What’s that? 12 months of the school year? Didn’t You mean to type 9??
Well, no, I didn’t. You see, we didn’t take a summer break this year, our first summer of home schooling. We took several summer vacations. We celebrated the accomplishing of all of our academic goals for the end of our inaugural partial year of home education with a mini-break. We celebrated the end of the district’s end of school year by taking off their first full day of summer vacation, so the kids could play all day with an ecstatic neighbor child. We took a couple of random days off when the brutally hot weather—too hot to enjoy the swimming pool or beach, let alone hang out much outdoors—broke here and there, and just hung out at the pool and the beach, or I turned them loose to play with the neighborhood kids when it was cool enough to play outdoors. We traveled to with my husband to a math conference, an event that was both fun AND educational, and we spent a week at our family farm, gathering with our extended family and hiking in the mountains and swimming in a mountain lake. We’ll take my DS7’s birthday off of course—when you homeschool, your birthday is an official day off from school—and head to an amusement park, which is his preference to a bunch of presents. In his words, “Mommy, I have enough things. I’d rather have a really cool day with you guys.” Done! Okay, he’ll get a couple of presents. And in between, when it was brutally hot, it was back to the books, experiments, reading, and everything else we do.
So what is business as usual in the Hillandale Farm School in summer? I mean, isn’t it just cruel to do school all summer?
So, for their “What did I do over the summer” essay, my kids could easily write about heading to Vancouver, or hiking by waterfalls in northeastern PA, or jumping waves at the beach, having sleepovers with friends, watching the incredible fireworks and fountains fourth of July display at Longwood Gardens, or they could write about declining nouns in Latin, conjugating verbs in German, reading about Ancient Egypt and excavating a miniature pyramid and wrapping a mummy of their own, learning to play an ancient Egyptian board game using throwing sticks instead of dice, attending a book signing for a newly released book by an author they personally knew, learning about Pi or multiplication and division, memorizing funny poems about Egyptian pharaohs and stanzas from “Horatio at the Bridge,” making cartouches of everyone’s names, and practicing Cuneiform writing in clay with a stylus, reading about King Arthur and Sharyar and Sharaazad, exploring the Civil War site of Fort Delaware, learning how to draw a map of the world’s continents from memory, taking trumpet lessons and learning recorder, blowing the library's summer reading program out of the water, learning how to identify trees by leaf and bark characteristics, learning to compost, raising a tadpole into a tiny froglet on the back porch, building molecular models, and doing amazing chemistry experiments with balloons, static electricity, water, oil, food coloring, baking soda, vinegar, hot water, Coca Cola, batteries, Mentos, and test tubes, and comparing double negatives in speech to double negative signs in arithmetic, and more.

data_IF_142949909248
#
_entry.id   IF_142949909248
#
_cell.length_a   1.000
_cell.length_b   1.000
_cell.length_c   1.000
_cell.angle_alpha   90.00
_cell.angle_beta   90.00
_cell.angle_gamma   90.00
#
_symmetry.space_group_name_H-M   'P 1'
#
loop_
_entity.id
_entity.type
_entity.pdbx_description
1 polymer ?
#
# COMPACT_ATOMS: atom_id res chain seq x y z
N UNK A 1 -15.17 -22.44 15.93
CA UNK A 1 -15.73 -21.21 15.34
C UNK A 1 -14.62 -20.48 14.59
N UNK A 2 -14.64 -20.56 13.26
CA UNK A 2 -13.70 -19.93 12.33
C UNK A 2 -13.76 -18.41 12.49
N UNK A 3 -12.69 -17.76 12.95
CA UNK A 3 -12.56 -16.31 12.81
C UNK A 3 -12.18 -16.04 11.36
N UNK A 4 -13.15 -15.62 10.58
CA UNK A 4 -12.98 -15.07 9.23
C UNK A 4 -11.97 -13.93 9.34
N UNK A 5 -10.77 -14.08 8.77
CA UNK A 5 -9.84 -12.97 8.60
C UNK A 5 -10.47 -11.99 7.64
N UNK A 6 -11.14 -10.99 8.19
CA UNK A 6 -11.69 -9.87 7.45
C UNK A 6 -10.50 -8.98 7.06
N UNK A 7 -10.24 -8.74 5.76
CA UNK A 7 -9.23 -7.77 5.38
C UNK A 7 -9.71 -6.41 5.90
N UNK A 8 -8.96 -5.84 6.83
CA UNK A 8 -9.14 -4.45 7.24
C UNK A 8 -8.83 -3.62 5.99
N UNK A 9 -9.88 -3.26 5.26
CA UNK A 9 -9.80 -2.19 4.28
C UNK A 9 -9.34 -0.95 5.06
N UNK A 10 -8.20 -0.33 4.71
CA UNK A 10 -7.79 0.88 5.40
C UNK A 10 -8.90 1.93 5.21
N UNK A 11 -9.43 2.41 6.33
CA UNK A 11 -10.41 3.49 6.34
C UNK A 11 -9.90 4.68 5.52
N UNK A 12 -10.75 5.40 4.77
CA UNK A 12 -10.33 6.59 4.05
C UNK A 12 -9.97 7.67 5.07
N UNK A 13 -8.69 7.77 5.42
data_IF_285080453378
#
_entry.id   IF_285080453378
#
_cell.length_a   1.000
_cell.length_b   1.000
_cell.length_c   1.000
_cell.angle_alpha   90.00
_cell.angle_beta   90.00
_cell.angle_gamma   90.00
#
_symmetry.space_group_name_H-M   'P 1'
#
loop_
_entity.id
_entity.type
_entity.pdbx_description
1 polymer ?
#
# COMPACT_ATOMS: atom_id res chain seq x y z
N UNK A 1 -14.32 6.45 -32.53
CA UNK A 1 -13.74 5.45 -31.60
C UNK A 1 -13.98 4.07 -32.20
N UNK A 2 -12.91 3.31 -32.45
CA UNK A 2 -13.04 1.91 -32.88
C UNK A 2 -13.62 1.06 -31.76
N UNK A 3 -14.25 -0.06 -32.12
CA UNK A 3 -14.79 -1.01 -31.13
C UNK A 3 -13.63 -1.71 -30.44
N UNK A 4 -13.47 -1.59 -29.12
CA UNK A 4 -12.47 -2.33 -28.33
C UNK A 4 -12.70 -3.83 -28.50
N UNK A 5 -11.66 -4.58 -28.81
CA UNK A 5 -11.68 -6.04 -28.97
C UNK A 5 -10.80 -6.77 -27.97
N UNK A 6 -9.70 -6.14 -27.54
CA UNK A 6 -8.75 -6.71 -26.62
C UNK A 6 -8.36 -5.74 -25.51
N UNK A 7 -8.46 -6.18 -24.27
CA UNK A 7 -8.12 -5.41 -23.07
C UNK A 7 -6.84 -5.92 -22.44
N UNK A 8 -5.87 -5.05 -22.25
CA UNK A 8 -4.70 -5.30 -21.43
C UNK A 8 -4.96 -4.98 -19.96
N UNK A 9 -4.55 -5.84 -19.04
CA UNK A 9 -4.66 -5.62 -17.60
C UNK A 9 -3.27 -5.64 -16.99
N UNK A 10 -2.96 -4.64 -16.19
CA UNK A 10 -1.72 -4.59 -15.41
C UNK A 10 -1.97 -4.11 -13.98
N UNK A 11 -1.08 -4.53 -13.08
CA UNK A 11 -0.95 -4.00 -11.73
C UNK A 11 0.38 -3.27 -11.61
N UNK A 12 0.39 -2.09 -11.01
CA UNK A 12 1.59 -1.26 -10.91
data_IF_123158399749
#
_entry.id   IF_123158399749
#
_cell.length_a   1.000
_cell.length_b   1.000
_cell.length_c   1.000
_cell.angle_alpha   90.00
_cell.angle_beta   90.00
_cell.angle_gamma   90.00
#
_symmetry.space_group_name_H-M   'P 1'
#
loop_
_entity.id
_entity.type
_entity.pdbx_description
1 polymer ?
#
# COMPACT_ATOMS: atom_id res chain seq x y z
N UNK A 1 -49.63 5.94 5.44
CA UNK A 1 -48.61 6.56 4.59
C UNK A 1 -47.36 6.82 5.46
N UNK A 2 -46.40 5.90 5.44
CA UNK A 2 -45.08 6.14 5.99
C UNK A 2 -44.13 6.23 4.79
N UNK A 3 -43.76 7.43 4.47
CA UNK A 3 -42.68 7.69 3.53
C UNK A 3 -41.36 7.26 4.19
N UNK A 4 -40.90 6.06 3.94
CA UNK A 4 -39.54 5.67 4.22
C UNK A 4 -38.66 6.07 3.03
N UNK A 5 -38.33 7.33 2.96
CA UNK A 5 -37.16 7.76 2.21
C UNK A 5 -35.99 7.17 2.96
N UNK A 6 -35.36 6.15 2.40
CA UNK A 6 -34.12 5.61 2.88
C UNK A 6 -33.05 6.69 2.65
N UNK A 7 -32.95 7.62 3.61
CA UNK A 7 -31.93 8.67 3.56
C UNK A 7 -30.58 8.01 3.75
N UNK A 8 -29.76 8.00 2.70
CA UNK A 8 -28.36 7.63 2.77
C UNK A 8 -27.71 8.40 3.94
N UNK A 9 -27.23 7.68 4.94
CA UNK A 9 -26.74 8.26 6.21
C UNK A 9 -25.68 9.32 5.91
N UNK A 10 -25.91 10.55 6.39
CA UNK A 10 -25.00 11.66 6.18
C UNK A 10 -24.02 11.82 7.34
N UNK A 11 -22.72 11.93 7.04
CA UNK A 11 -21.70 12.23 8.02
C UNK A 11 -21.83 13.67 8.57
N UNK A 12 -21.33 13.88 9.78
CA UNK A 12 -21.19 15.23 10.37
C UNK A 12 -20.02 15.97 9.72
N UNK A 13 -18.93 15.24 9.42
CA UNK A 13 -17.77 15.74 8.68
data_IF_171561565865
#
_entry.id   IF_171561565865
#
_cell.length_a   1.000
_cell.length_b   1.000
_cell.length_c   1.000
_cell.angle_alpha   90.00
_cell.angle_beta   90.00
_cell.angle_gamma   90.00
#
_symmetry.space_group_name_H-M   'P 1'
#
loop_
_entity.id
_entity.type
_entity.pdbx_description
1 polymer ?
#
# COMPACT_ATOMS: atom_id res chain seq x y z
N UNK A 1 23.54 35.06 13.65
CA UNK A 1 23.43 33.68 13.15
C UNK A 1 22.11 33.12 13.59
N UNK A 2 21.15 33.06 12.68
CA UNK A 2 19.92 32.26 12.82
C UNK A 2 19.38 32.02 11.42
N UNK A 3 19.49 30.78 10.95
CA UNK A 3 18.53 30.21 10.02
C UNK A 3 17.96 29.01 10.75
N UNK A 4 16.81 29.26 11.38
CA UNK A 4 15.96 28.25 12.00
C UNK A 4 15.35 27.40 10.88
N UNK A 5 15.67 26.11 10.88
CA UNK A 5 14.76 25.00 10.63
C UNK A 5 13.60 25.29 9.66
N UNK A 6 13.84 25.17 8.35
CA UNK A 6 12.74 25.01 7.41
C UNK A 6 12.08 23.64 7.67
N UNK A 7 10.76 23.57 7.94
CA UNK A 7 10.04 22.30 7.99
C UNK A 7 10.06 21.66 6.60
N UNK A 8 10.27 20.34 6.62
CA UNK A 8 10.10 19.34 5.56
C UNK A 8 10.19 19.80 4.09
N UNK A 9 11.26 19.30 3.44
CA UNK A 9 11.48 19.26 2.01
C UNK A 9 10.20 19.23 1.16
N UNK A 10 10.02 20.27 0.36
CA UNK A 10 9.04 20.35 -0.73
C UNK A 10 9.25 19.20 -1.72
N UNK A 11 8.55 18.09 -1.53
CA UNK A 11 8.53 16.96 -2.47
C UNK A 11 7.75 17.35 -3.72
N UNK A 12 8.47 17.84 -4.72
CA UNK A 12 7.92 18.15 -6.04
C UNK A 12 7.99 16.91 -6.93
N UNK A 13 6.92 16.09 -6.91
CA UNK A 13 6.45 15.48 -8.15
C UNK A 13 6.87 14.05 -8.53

Or, they could write about all of the above, because we had plenty of time for school, travel, and play, and still lots of time to just sit and drift on the swingset out in the back yard, and even (heavens) to play some videogames.
So, you're cool with making your kids social pariahs, just like all other HS kids?
Yes, we had a few confused knocks on the door from time to time from the kids in the neighborhood, but since they all know we homeschool, and we could generally give an answer regarding what time school would be done that day, they’d happily enough come back at the appointed time to play that afternoon. Most of them had summer camps strewn throughout the summer, and didn’t think it was all that odd to be busy in the summer—with just one week of camp each this summer, my two kids, as it turned out, were actually two of the most available kids in the neighborhood in their age group, as summer camps have become so ubiquitous in this two-wage-earner or single-parenting world. We also had many instances in which kids in the neighborhood thought what we were reading or studying was just so cool, they requested permission to join us.
Don't you guys ever burn out then? I mean, I loved summer, because I needed down time from school!
Despite a school year that is planned to last about four weeks longer than a typical PS year (40 weeks), we still anticipate extra time throughout the fall, winter, and spring to take days off to go hiking, apple-picking, traveling, or just have a day off when we wish, thanks to having ¼ of our year done before most people have even started (some year-round homeschoolers actually maintain a 3 weeks on, 1 week off schedule throughout the year, for regularly scheduled mental breaks or hobby time. Right now I’m not that organized, but I can see the appeal). We’ll have extra down-time during the more pleasant fall and spring seasons, when it’s actually nice to be outdoors, and when we can go and enjoy local and distant attractions when everyone else is in school or at work!
So, in the long run, getting the first quarter of the school year done over the summer seems like a pretty small price to pay for the flexibility we will now enjoy for the rest of the year in terms of having an ability to take time off when we need or wish to do so. Illness, travel, or opportunity to explore need not derail our educational plans, and instead of review and time spent getting organized and back up to speed, come September all we have to do is just keep on rolling.
Thanks for Reading!